A few of the stories from Discworld have been adapted. These adaptations have revolved around characters would appear in more than one Discworld novel (Death, Rincewind, Moist Van Lipwig). Also, there have been talks a TV series is being adapted centred around the Watch characters (the police force in one of Discworld’s biggest cities). However, I’m not sure whether Monstrous Regiment will ever be adapted. it is not the most popular book in the series (even if it is mine) and the story  is stand-alone rather than continuous.

Fables by Bill Willingham and Mark Buckingham

fablesFables was the first series that got me into comics. Set in New York, the story focuses on fairy tale characters who have come into our world to escape the mysterious ‘Adversary.’ Fables strength is in its ensemble cast, character development, and extensive world-building. I’m still reading Fables now and am looking forward to readings its other side-stories, especially Fairest – which focuses on the women of Fables.

Fables has had a few false starts in getting adapted It was been picked up by not one but two tv studios, but both dropped it. One ended up making Grimm, whilst the other made Once Upon a Time, both stories inspired by fairy tales. There was also talk of a film adaptation, but this appears to have been dropped for now. I’m happy that nothing came of the movie adaptation as I think the format is terrible for film. Fables focuses on a vast array of characters and, if turned into a film, this would have to be sacrificed. The film would lose a great ensemble of side characters and potentially miss on much-needed character development. Also, I feel a film wouldn’t be able to portray Bigby Wolf’s (the anti-hero of the story) complex character due to time constraints. Bigby is gruff and can be amoral, but can also be sensitive and a massive dork. I would hate to lose that. I would much prefer it if Fables was adapted for TV.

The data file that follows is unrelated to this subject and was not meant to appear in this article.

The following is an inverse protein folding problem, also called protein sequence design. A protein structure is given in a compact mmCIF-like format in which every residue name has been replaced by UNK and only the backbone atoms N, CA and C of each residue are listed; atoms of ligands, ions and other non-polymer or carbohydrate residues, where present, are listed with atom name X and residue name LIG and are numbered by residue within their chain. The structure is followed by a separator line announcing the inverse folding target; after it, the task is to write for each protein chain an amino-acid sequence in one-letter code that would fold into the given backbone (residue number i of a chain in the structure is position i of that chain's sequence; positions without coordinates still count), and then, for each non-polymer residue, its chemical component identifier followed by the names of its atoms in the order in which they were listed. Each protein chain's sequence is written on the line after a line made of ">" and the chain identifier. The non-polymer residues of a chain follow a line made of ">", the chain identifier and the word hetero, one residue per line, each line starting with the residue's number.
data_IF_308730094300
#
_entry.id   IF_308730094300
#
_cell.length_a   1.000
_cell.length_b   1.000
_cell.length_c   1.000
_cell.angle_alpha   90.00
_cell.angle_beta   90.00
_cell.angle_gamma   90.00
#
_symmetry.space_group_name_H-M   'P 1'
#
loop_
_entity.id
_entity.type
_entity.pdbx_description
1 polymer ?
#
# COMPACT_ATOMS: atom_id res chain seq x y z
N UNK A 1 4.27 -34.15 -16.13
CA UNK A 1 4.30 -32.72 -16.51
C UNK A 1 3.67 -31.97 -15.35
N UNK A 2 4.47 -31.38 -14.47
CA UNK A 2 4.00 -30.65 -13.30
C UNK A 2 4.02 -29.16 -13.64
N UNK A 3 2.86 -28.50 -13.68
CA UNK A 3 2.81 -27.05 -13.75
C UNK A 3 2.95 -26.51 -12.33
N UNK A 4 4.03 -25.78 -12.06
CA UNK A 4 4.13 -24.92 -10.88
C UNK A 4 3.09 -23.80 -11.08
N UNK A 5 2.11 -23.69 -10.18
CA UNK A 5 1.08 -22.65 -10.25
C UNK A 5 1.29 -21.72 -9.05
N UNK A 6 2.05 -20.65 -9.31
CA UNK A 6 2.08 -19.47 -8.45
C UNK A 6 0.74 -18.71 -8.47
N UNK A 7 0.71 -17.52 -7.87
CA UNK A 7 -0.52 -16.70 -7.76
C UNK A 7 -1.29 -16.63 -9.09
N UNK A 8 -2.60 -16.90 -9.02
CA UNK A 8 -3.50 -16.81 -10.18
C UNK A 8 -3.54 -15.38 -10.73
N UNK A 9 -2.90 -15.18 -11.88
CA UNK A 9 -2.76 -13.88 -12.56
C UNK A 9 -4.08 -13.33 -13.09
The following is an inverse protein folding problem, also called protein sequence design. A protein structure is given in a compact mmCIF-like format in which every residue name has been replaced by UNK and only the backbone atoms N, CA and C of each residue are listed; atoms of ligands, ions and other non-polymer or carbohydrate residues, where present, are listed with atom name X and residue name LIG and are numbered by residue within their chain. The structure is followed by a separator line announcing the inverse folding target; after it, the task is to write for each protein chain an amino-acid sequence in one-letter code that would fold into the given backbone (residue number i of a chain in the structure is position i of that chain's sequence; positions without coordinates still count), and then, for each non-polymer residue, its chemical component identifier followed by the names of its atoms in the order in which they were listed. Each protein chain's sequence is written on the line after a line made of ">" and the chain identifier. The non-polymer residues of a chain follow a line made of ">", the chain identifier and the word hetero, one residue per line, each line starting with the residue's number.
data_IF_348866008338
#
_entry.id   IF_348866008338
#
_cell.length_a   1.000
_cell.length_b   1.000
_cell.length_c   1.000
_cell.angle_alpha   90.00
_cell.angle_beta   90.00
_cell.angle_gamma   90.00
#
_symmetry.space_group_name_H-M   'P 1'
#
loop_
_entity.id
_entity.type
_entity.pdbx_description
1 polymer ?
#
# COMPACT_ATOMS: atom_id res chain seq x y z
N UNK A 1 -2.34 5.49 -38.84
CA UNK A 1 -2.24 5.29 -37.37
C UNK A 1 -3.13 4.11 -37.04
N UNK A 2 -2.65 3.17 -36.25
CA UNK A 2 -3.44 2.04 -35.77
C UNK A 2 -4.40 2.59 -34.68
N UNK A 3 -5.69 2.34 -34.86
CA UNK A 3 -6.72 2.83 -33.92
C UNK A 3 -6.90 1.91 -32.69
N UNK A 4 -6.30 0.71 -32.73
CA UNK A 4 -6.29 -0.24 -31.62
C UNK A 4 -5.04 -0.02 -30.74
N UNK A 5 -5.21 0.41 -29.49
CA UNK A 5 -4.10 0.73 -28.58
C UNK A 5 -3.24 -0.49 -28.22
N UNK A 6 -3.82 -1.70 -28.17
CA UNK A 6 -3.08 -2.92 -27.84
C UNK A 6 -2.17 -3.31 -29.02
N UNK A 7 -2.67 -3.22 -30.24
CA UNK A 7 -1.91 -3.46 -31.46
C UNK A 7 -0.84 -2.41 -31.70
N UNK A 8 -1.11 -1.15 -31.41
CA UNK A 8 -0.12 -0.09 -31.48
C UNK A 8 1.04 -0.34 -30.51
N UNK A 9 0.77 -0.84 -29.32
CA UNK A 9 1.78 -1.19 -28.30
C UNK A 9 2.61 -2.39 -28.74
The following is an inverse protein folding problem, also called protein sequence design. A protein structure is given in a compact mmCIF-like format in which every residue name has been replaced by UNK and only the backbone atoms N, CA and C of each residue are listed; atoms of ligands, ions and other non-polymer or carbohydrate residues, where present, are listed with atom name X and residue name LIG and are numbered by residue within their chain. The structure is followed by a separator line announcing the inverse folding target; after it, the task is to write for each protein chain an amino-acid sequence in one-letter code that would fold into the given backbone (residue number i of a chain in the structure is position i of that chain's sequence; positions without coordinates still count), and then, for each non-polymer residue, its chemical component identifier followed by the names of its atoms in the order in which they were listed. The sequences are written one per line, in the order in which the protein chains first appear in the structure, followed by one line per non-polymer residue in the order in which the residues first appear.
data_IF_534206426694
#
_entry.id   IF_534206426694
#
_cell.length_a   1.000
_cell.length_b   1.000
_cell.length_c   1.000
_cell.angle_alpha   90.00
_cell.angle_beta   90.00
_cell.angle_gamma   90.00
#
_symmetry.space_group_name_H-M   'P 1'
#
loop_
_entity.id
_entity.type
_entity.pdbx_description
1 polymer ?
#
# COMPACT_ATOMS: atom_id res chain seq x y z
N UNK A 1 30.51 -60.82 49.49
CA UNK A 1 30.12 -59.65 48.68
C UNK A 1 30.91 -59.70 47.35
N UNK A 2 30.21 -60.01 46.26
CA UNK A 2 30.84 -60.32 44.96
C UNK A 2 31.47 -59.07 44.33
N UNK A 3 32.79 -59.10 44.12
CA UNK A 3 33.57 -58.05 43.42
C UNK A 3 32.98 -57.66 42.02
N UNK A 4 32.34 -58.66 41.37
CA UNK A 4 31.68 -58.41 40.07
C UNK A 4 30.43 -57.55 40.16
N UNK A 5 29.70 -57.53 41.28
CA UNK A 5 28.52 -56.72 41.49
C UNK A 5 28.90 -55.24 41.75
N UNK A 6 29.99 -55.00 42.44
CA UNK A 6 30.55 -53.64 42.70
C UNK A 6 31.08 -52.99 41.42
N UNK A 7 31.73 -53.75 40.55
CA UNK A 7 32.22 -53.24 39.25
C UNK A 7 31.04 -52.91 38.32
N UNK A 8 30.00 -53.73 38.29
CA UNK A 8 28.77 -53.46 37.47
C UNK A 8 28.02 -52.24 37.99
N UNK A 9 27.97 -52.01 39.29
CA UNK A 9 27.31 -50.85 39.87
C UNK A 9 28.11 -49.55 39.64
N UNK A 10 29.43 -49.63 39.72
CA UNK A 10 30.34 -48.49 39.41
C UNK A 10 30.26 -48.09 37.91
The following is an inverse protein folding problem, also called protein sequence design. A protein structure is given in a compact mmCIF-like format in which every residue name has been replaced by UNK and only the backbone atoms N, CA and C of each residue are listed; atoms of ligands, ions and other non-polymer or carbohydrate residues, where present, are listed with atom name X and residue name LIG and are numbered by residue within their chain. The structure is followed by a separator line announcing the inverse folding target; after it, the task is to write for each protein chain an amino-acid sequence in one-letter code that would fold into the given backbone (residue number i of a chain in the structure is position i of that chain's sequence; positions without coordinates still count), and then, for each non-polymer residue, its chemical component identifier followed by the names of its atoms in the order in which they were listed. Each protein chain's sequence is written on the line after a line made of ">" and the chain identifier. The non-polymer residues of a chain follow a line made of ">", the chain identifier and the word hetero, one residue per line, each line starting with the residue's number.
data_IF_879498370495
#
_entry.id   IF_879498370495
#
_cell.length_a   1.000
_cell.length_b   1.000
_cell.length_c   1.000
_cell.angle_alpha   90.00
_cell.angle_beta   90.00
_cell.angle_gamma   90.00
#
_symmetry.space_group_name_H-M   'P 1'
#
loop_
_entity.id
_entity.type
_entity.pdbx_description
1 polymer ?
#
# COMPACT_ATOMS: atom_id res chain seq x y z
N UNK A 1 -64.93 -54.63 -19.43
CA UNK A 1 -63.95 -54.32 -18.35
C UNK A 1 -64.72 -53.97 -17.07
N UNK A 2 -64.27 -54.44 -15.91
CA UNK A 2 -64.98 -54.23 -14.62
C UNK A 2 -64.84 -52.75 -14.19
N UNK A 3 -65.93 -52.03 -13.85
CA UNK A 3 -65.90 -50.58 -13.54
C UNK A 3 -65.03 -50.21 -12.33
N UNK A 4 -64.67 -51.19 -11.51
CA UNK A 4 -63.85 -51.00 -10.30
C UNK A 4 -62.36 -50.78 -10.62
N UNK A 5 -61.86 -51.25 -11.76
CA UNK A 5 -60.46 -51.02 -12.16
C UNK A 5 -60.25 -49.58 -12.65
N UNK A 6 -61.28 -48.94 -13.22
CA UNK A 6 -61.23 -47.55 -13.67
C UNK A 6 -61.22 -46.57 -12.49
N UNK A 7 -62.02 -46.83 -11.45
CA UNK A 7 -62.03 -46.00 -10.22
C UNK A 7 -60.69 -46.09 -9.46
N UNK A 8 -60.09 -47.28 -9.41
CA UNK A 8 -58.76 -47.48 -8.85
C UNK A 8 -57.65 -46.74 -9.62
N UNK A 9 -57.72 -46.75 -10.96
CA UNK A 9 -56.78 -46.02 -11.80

Saga by Brian Vaughan and Fiona Staplessaga

I love Saga, but it’s difficult to explain, but I’ll give it a try. Saga is like Romeo and Juliet, but instead of dying the loved-up couple have a baby and go on a road-trip into space. It is a sci-fi adventure which messes with the theme of war. However, it also juggles this with emphasis on relationships, family, friendship and parenthood. My favourite thing about the series is its complexity, especially morally grey characters that are all fully-developed. I also love how characters and their development can be portrayed solely through the art, without words, which is wonderfully drawn.

I think Saga might never be adapted, just because how bat-shit crazy it can be. Some of the different species in it are hard to swallow for a mainstream audience. People may have embraced more out-there stuff like Guardians of the Galaxy recently, but Saga is in its own league. There is also the fact that Saga would require a massive budget to make. Like Fables, I would rather Saga be turned into a TV show. Saga does have a core set of characters, however, there are a lot of side characters that get developed and are essential to the story. In the film, these characters could potentially be lost to the main characters due to time restrictions.

I can see a pattern in the things that I want to be adapted, all have quite dark aspects to them, but contains elements of humour as well. I love my well-developed characters and complex storylines. If any of these every gets adapted I will be dancing for joy, like Mortal Engines, but, for now, I’ll have to wait.